She was the Carl Sagan of the 19th century, one of the most respected and prolific popularizers of science of her age. Her one year of formal schooling (at age 10) triggered enough curiosity that she taught herself algebra and geometry (mostly in secret, as her father disapproved). She married and moved to London, but her husband died young, so she returned to Scotland and to science. When asked to translate Laplace’s works on celestial mechanics into English, she turned the translation into a popular explanation, launching a career of writing books that conveyed the cutting edge of 19th-century science to the wider literate public. Her work, universally praised by the scientific community, combined the genius of insight with the ability to convey it.

Check out the full roster at “Top Ten Unsung Geniuses.”

* Joyce Carol Oates

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As we repack our Pantheon, we might spare a thought for Blessed John (Johannes, Ioannes) Duns Scotus, O.F.M.; he died on this date in 1308.  One of the most important philosophers of the High Middle Ages (with his arch-rival, William of Ockham), he was a champion of a form of Scholasticism that came to be known as Scotism.

But he may be better remembered as a result of the slurs of 16th Century philosophers, who considered him a sophist– and coined the insult “dunce” (someone incapable of scholarship) from the name “Dunse” given to his followers in the 1500s.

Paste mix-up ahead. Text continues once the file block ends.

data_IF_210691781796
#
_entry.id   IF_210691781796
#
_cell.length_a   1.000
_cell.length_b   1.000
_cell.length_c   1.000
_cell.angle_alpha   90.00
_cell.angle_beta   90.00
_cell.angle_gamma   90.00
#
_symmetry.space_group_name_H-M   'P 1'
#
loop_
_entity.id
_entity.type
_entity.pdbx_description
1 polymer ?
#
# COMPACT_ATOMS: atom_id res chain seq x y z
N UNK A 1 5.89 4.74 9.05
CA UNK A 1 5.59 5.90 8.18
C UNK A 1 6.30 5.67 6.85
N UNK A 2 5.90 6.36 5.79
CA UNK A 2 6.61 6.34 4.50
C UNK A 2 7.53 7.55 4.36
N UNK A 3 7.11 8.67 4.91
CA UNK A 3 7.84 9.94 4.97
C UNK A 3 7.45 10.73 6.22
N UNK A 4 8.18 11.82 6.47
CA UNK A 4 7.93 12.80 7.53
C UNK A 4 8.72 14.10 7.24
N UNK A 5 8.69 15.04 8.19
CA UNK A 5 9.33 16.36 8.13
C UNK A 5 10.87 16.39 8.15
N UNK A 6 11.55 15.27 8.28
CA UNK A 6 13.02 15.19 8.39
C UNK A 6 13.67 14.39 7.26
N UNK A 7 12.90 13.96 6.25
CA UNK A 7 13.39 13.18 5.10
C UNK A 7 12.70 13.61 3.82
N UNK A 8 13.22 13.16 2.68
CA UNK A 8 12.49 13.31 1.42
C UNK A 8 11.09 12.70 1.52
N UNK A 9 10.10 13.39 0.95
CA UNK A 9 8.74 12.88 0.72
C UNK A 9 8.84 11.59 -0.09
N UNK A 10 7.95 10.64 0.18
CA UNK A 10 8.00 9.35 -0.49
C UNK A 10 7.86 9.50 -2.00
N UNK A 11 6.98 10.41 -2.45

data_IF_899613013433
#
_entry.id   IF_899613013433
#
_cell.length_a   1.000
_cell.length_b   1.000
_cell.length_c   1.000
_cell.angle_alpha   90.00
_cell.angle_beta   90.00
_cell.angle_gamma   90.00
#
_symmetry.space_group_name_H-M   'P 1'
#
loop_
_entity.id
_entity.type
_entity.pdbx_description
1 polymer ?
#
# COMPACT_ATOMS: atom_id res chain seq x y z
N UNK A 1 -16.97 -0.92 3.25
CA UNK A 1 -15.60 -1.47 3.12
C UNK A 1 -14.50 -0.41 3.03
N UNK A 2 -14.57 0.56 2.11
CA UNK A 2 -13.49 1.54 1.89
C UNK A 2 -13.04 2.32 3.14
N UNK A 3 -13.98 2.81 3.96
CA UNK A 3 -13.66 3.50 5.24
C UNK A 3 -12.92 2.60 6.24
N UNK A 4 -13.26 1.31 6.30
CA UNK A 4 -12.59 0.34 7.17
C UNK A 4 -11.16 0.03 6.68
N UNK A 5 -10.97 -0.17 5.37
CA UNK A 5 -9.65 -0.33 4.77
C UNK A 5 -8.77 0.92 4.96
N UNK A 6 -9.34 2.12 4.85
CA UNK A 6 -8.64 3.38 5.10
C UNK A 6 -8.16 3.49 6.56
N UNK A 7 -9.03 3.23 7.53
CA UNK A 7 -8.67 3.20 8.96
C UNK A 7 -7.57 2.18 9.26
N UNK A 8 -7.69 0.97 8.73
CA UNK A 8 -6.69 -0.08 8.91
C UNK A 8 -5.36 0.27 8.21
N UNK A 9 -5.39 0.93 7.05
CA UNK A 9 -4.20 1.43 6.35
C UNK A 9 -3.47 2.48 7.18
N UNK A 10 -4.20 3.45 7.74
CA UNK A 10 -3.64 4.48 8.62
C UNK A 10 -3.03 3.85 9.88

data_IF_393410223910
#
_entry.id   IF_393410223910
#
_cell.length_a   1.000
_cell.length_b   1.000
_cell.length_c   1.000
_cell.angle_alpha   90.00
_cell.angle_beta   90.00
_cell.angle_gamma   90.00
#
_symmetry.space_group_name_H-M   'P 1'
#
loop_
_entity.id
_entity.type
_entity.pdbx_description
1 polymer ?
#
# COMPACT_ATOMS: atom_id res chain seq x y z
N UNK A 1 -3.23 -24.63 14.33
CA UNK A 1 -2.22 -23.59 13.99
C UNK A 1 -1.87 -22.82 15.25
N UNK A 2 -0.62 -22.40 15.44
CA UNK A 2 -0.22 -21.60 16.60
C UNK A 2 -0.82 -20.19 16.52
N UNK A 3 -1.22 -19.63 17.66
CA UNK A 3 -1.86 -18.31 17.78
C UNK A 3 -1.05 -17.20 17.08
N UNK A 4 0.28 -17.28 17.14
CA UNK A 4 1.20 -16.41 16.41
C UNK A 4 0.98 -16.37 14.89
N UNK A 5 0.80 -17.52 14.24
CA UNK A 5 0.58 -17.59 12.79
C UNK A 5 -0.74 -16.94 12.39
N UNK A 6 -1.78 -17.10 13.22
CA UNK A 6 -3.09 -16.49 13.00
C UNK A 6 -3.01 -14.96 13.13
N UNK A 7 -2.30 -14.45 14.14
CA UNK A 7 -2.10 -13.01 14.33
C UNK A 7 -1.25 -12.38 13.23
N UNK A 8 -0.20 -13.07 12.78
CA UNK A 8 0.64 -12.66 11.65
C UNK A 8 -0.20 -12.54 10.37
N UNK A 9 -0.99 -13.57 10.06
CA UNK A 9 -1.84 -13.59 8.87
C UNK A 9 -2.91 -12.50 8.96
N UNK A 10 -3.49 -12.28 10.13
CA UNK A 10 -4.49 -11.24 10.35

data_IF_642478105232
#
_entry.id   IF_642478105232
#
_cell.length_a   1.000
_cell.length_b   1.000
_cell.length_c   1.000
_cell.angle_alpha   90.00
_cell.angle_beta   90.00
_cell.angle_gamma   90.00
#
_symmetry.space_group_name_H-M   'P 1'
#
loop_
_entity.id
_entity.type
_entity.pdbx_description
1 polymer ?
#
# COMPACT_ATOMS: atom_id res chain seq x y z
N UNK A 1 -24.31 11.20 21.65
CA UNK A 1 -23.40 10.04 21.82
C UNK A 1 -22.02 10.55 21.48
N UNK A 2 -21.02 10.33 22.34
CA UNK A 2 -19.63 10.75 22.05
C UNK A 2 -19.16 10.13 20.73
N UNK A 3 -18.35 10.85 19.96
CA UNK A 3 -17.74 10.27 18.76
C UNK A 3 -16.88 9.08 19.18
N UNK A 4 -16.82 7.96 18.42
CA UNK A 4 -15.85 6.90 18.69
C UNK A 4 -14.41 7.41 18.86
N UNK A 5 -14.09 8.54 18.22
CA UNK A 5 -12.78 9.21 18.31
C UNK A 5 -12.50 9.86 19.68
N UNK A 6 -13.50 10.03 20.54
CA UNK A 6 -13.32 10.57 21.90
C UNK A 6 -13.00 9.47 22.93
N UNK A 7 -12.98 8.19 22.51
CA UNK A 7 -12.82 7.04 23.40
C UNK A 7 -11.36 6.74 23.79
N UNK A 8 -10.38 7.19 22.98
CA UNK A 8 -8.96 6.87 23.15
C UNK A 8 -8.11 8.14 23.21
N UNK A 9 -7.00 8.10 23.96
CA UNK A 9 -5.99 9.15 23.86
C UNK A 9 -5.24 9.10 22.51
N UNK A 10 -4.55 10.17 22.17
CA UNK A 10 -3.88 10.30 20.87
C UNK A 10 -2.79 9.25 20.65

source

Written by LW

November 8, 2014 at 1:01 am

“When a great genius appears in the world you may know him by this sign: that the dunces are all in confederacy against him”*…

 

Genius follows its own law of gravity. It migrates in ever greater numbers to where it thrives. Hence places like Silicon Valley – and attempts to replicate it elsewhere, like London’s Silicon Roundabout. The phenomenon is older than the microchip, of course…

Watch the centers of creative gravity migrate through Europe, from 1400 to 1950, at “The Geography of Genius.”

* Jonathan Swift (the inspiration for John Kennedy Toole)

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As we put on our sailin’ shoes, we might recall that it was on this date in 1853 that Steinway & Sons sold its first piano in the United States.  The company had been founded in March of that year by Heinrich Engelhard Steinweg, who’d started making pianos in his native Germany in 1935 (and who didn’t officially change his name to “Steinway” until 1864).  Working in a loft on Varrick Street in Manhattan, he called his first U.S. piano “Number 483” as he’d built 482 pianos before immigrating.  It was sold to a New York family for $500.  Over the next thirty years, Henry and his sons, C. F. Theodore, Charles, Henry Jr., William, and Albert, developed the modern piano; almost half of the company’s 127 patented inventions were developed during this period.

An “Original Style” Steinway piano like #483

source

* Jonathan Swift

Written by LW

September 16, 2014 at 1:01 am